The Australian Surfing Awards took place at the QT Gold Coast, where three-time WSL Men’s World Champion Mick Fanning was inducted into the Surfing Australia Hall of Fame.
“Public or private, there’s the sense that Mick Fanning, despite his renowned game face and rock-hard attitude in competition, is an open book. What you see is what you get, and that might be a quality Australians love in a person more than anything.
There were the inevitable comparisons with the original Coolie Kids of the 1970s: Wayne Bartholomew, Peter Townend and Michael Peterson. But these kids were different, and so were the times. Archetypal grommets of the late 1990s, they dived into the new century with gusto, making movies, signing contracts, and learning how to win. In 2001, Fanning did just that at world tour level, taking out the Rip Curl Pro at perfect Bells Beach as a 20-year-old wildcard. Four months later, he put in a defining series of free surfing performances in phenomenal winter waves at Lennox Head.
Both became classic defining moments — vital rites of passage for any great Australian surfer. But most of all, Mick Fanning has defined himself by comebacks. There was injury, like the hamstring avulsion that threatened to stop his title runs before they started. There was the crazily unexpected, like the white shark encounter during the J-Bay CT final in 2015, which remains the most-watched moment in professional surfing history. And more than anything else, there was family tragedy: the deaths of his brothers Sean and Peter.
In each case, he was able to draw out the lessons. The hamstring tear led to a strengthening and fitness regime that became a benchmark for elite surfing and contributed mightily to his first world championship.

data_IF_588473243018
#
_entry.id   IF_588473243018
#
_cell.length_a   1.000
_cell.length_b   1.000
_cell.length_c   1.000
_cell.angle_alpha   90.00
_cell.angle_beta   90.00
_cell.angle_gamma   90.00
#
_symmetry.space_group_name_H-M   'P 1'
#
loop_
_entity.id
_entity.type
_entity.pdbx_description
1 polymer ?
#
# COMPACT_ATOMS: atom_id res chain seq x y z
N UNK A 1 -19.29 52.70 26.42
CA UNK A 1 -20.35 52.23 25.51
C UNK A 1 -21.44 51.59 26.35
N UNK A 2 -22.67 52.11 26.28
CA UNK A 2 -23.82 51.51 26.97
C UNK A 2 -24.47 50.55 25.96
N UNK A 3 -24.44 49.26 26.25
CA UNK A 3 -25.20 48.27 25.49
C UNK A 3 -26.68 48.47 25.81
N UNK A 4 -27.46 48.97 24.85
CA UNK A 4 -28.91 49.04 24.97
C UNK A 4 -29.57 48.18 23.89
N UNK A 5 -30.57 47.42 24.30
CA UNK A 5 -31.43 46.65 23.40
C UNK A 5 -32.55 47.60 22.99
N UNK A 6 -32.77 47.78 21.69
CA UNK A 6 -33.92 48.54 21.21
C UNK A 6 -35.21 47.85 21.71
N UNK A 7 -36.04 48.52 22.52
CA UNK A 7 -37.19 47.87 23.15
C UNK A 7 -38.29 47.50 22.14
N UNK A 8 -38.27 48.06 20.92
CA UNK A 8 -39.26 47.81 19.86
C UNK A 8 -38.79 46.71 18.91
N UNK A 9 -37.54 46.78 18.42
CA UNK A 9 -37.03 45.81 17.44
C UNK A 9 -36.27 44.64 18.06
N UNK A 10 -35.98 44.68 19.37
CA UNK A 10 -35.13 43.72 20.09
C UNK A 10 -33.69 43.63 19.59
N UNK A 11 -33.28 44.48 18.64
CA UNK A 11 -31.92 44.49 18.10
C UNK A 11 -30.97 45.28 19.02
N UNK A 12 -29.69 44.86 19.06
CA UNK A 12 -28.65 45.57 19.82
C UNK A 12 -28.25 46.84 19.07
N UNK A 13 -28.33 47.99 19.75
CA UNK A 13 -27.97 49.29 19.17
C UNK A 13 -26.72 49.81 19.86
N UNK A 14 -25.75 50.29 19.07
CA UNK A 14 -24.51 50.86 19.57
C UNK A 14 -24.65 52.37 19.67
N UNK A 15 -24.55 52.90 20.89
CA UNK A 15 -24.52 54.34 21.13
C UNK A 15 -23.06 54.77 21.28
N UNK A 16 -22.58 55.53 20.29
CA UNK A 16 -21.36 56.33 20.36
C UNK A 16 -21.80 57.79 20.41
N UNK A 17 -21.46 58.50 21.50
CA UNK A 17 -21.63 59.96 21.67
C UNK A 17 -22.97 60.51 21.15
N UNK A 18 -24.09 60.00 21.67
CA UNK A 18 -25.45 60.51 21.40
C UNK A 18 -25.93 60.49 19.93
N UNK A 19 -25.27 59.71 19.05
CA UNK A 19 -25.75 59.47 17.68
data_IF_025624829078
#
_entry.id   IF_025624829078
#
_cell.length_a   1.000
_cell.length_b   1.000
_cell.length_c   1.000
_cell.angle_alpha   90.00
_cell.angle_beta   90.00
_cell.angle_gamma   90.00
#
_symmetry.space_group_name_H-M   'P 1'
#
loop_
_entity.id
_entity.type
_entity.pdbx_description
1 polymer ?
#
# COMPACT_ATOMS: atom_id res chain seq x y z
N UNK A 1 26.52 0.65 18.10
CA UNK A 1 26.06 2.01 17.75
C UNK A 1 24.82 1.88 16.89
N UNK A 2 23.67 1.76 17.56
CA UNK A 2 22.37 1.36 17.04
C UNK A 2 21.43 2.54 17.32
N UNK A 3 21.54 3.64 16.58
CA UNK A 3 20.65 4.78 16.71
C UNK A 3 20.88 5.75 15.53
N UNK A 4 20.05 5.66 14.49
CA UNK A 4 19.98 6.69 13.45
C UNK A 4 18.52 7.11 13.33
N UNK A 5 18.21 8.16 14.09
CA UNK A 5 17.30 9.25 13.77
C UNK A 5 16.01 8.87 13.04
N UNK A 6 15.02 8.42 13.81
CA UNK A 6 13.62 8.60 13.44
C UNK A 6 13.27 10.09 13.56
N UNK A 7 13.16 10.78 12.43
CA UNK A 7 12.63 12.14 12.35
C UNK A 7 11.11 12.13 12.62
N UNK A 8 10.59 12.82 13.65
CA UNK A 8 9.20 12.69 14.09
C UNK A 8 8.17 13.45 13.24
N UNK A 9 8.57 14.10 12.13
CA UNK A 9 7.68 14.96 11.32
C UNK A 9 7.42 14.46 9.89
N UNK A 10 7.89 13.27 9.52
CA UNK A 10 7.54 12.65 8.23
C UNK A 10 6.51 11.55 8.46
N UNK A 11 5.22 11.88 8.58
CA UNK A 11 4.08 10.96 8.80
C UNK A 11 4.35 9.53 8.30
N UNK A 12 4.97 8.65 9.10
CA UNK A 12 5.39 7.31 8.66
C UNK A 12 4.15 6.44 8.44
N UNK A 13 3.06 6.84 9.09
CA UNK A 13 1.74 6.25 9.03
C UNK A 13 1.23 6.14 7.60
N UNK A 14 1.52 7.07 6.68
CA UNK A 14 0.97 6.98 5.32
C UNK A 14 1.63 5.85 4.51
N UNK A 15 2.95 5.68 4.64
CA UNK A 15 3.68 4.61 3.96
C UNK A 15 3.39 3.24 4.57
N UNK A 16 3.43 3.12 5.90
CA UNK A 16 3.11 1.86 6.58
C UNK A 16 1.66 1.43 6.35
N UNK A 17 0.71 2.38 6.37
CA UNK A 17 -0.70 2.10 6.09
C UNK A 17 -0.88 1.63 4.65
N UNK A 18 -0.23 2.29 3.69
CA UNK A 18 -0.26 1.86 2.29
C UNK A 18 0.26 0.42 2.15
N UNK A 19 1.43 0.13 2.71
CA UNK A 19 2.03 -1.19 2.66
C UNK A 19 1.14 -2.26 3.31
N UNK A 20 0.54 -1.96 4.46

Through all this, Mick grew from an almost inarticulate grommet to one of the great modern spokespeople for the Australian surfing culture. His humble and easy way of communicating carries through his many media and public appearances, always reinforcing that natural sense of who he is, and in the process, engaging all Australians and millions of people worldwide.
Mick Fanning retired from competition in 2018, with three world titles and a wide range of major event wins to his name, including four each at Bells and J-Bay. He lives on the Gold Coast and surfs all the time.”
Also awarded on the evening were fourteen additional categories The voting is done and the finalists are locked in for all of the categories in this year’s Australian Surfing Awards Iconic names like Wright, Robinson, and Tullemans are on the honour roll.
2021 Australian Surfing Awards Incorporating the Hall of Fame FINALISTS:
Male Surfer of the Year
Female Surfer of the Year
Griffith University Rising Star Award – Female
Griffith University Rising Star Award – Male
Max McGillivrayHeavy Water Award
ASB Greater Good Award
Mike Durante, Ron Clarke, Jenna Clarke – Surf February
Tahlia Anderson – Surfing The Spectrum
Cooper Chapman – The Good Human Factory
Peter Troy Lifetime Award
Coach Of The Year
ACCIONA Innovation Award
URBN Surf Melbourne
Surf Better Now
Surf Culture Award
Tracks Magazine – 50 Years
Chris Nelius and Team – Girls Can’t Surf
Vaughan Blakey – Postcards From Morgs and Free Scrubber
Simon Anderson Club Award
North Shelly Boardriders
Queenscliff Boardriders Club
Indigenous Surfing Community Celebration Award
Naru Indigenous Corporation
Nikon Surf Video of the Year
Spencer Frost – A Corner of the Earth
Tom Jennings – SPIRIT, Starring Jay Davies
Andrew Kaineder – FIRST NAME IN THE WATER | RUSS BIERKE | 90
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